The Emperor lurched to his feet, growling in anger like a rabid animal. He had hoped the fort wouldn’t fall, and the enemy would be delayed in crossing the river. Now he knew that was a false hope. There was no way they could have stopped the enemy, only delay them. They could still delay them with the final tower. It would not be easy to take, but these humans had proven they could do the impossible, so the difficult would happen sooner or later. Probably sooner.
“Leave,” ordered the Emperor. Relief flashed across the face of the messenger, and he staggered up to his feet.
“And send in my Archpriest of Bothar.”
Moments later the summoned man entered, his red robes fresh and spotless, as befitted someone in his position. Still, the man smelled of death, an odor that no amount of bathing could get rid of.
“Are your people ready?”
“We are, my Lord,” said the man in a sibilant voice, his eyes locked on the emperor’s. This was a man who feared no one but the gods he served, and for good reason. He was the most powerful necromancer in the Empire, after the Emperor. And even the Emperor couldn’t do without the power of the man and his minions.
“How many can you summon?”
“I think we can bring forth at least forty, my Lord.”
“So few,” growled the Emperor, his red glowing eyes narrowing,
“They will all be greater demons, my Lord,” said the priest, his eyes still locked on those of the half litch. “And we may be able to bring something even greater.”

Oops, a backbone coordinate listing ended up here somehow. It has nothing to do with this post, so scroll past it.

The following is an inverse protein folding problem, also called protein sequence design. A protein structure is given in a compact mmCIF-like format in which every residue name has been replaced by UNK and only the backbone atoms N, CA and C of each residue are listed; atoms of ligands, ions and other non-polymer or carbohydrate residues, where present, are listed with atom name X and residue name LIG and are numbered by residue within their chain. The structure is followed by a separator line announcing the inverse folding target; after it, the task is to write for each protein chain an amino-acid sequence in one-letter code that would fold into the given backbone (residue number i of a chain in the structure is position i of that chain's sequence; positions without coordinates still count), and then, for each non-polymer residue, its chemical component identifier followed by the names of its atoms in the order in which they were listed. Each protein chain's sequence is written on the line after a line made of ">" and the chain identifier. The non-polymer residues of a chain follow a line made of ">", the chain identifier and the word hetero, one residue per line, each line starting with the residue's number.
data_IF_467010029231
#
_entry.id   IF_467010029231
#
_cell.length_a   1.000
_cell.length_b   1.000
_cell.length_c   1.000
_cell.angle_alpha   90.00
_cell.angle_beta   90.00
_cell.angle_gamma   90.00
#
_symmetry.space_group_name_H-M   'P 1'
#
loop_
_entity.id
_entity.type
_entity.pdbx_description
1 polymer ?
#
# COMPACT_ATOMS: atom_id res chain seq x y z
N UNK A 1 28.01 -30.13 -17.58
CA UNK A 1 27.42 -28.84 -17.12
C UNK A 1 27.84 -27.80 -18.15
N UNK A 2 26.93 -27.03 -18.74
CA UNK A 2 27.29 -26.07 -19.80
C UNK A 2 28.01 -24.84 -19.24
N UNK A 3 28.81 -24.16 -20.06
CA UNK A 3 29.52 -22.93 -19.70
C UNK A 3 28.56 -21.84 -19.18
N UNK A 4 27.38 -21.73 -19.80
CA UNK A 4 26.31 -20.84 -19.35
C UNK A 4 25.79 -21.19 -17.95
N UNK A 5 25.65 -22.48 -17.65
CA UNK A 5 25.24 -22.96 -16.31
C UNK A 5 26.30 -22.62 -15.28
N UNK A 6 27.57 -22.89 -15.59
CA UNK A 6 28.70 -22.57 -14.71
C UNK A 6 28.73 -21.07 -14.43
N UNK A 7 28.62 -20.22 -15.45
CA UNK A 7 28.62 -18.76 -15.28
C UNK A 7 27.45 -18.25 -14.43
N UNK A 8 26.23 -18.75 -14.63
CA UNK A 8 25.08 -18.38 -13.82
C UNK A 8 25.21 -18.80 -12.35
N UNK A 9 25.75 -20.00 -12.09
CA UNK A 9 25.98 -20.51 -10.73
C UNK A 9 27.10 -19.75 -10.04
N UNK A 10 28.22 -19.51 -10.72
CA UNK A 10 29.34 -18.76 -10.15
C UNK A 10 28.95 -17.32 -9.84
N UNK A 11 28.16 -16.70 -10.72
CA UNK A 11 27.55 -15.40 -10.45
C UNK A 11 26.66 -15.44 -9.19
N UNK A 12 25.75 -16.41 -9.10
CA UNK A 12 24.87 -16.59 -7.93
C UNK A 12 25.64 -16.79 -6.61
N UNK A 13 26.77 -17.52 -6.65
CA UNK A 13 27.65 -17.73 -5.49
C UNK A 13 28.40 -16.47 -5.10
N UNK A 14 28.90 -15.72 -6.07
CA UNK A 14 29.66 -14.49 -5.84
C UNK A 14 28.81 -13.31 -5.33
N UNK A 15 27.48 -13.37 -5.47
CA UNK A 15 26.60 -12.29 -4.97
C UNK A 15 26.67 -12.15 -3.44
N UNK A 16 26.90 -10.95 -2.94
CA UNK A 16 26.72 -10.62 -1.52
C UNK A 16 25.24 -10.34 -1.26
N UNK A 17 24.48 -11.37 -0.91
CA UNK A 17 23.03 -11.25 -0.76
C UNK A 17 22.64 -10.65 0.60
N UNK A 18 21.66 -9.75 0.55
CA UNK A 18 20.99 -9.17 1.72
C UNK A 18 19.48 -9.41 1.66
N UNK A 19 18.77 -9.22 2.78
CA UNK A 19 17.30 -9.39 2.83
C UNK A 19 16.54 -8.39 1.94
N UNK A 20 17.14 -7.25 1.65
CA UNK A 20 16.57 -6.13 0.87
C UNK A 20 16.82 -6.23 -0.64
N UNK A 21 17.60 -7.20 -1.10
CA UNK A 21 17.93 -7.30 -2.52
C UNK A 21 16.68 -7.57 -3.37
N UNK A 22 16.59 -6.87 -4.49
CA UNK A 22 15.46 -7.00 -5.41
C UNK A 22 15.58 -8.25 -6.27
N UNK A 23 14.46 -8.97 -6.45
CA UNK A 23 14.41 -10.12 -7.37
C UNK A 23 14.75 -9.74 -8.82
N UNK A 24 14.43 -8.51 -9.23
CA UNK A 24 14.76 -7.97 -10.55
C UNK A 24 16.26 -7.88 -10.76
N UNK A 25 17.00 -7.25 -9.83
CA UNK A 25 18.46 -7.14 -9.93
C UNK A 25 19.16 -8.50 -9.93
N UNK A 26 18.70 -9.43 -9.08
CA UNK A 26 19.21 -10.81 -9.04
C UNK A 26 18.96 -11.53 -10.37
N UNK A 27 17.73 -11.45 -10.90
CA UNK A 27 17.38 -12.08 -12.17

The Emperor felt a thrill run through him at the thought. There were very few beings more powerful than a greater demon. Those that were could defeat armies by themselves, or so it was said.
“And can you do something to aid the soldiers at the bridge?”
“I might be able to do something, my Lord. Not enough, I am sure, but something to bleed the enemy some more. Maybe a couple. And they will have a hard time ridding the area of those I do call.”
“Then do it,” said the Emperor, a cold smile playing across his face.
* * *
“Fire,” yelled the gun captain. With a short but loud hiss, the cannon released its projectile, a cloud of steam following it from the muzzle.
The projectile flew toward the door, moments after a shimmering field appeared in front of the hard metal portal. The ball struck the shimmering field and slowed to almost a stop, hitting the portal and bouncing away without leaving a mark.
“It’s one of those damned inertia fields,” said Delgado, looking over at Levine.
“Your weapons have blown through them before,” said the old immortal.
“And they were traveling at a much higher velocity than these things,” said the general, looking over the battery of guns set up in the courtyard. He was glad they had the guns, and he expected big things from them in the future. But they weren’t as good as the one hundred twenty millimeter guns of the tanks, or even the lower velocity howitzers.
“Maybe the mages can help,” said Levine, waving a hand to attract the attention of Drake and the rest, who were sheltering behind the shields of an infantry company in reserve.
Delgado looked over as the mages, the once mentally ill of Earth, came running over, men with shields moving between them and the enemy. He still didn’t trust all of them. The young physicist, Drake, was trustworthy. The woman, Heidle, had almost destroyed the Refuge valley with her tornadoes, at the same time the enemy dragon fleet was threatening them with destruction. She had lost her mind, mad with power. Supposedly she had recovered, and had not slipped into madness again. But once a madwoman, always a madwoman, as far as he was concerned.
“You wanted us over here, General Levine?” asked James as they came up behind the guns.